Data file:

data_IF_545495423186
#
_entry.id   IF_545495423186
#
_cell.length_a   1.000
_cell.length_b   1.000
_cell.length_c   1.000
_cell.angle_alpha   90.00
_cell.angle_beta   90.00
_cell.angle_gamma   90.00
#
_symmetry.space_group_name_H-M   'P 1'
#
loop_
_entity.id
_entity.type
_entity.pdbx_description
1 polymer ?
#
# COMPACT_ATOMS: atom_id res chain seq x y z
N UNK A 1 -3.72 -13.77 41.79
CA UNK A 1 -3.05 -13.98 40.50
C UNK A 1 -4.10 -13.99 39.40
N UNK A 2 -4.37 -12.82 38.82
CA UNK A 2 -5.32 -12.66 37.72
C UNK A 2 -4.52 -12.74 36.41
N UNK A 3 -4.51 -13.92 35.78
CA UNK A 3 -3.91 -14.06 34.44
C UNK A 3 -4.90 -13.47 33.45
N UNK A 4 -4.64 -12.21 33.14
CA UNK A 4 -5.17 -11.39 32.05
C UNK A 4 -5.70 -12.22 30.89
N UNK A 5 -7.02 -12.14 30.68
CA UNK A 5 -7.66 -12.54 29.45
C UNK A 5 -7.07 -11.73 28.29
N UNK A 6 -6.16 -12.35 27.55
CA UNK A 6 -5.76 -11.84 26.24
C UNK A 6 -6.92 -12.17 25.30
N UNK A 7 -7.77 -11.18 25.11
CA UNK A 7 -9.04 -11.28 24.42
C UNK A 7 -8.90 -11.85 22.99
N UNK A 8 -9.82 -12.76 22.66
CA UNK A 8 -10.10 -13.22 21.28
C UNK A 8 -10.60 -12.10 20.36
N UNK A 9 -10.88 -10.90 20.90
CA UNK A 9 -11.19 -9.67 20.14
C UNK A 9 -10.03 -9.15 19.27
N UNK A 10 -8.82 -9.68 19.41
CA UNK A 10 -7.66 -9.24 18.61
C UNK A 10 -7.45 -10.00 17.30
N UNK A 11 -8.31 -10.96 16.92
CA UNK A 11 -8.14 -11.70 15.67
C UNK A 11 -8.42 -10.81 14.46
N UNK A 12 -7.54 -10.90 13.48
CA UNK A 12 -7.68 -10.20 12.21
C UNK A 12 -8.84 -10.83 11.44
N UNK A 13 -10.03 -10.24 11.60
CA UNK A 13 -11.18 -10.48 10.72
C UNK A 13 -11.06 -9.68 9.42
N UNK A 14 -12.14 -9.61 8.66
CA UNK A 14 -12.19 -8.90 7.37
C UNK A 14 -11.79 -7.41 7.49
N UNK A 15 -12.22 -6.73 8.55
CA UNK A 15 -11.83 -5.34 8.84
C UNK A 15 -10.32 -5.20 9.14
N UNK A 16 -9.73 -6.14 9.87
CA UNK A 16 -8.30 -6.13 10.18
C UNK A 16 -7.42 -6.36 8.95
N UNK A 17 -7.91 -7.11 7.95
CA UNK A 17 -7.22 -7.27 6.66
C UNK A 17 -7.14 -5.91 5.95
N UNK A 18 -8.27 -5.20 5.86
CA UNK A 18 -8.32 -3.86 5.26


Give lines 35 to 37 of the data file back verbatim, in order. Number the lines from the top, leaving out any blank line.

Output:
C UNK A 5 -7.07 -11.73 28.29
N UNK A 6 -6.16 -12.35 27.55
CA UNK A 6 -5.76 -11.84 26.24